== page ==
One of the good things is that we’re asking them in the beginning what type of shoot they would like. And so, half the battle is already done because we are incorporating things that they like. That makes it a lot easier. We just had one little girl who wanted to do a roller skate dance party. And one that wanted to be a fairytale lion. We’re incorporating things that they like so that we know it’s something that they are going to be excited about.
Did you have experience working with kids before you started photographing them?
No—and we don’t even have kids! I don’t even know why it started, but there was just something that happened when we were photographing families. We would always take the kids to the side for individual portraits. I think for me, kids are unlimited creativity. Like there are no limits. If we tell a kid we’re going to put them in a bubble wrap dress, they’re down. I feel like with adults, they have that reservation. With kids, I feel like we have total freedom to be able to do what we want because they’re usually down for whatever. So I think that’s really why we love working with kids.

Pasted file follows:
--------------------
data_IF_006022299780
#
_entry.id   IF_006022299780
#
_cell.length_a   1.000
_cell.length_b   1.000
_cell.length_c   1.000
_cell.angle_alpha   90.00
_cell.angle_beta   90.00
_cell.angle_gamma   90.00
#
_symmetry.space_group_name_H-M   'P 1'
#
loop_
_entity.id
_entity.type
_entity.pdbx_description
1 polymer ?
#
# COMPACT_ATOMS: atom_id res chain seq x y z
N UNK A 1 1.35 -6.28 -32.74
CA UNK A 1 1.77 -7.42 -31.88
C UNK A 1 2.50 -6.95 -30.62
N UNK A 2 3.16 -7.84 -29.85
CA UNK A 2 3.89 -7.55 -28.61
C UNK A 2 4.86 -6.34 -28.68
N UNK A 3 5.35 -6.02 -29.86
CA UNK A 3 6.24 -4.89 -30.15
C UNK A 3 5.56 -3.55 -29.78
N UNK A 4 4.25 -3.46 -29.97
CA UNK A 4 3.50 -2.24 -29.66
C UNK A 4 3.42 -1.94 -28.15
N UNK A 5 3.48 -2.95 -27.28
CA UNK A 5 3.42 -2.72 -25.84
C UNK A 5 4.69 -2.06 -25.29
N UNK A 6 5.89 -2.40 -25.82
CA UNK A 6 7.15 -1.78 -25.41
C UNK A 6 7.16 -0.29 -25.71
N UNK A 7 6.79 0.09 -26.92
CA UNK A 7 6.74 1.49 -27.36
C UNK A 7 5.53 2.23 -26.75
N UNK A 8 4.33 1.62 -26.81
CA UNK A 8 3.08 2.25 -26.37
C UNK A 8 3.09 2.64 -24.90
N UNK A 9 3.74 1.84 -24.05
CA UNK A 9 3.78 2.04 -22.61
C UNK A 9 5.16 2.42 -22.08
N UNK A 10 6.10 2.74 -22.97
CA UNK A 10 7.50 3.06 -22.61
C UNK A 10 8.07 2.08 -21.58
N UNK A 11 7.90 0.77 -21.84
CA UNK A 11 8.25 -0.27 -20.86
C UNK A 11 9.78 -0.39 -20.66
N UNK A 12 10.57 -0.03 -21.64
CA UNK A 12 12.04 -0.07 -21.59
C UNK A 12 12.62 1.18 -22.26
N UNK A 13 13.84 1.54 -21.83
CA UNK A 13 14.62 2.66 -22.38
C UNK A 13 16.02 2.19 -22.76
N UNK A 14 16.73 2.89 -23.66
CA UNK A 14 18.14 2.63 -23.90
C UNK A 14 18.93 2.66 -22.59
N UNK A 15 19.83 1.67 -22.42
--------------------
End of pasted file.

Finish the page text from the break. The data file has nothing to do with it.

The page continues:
At what point did you start to transition more into brand work?
I hadn’t even thought of brand work when we first started doing this. But when we started to photograph, especially kids with natural hair, it was at a time when there was what you would call a renaissance of Black women who were returning to wearing their own natural hair. When I was growing up, that wasn’t something that was embraced. It was at a time that the industry was taking off and we started getting brands that said, “Hey, I like what you guys are doing can you do that for my brand?” We kind of started off doing that for a lot of hair care brands and then started doing it for kids clothing brands and fashion designers. It’s cool to be able to stay true to our style, but do it for a brand.
Check out more of Kahran and Regis’s work at CreativeSoul Photography.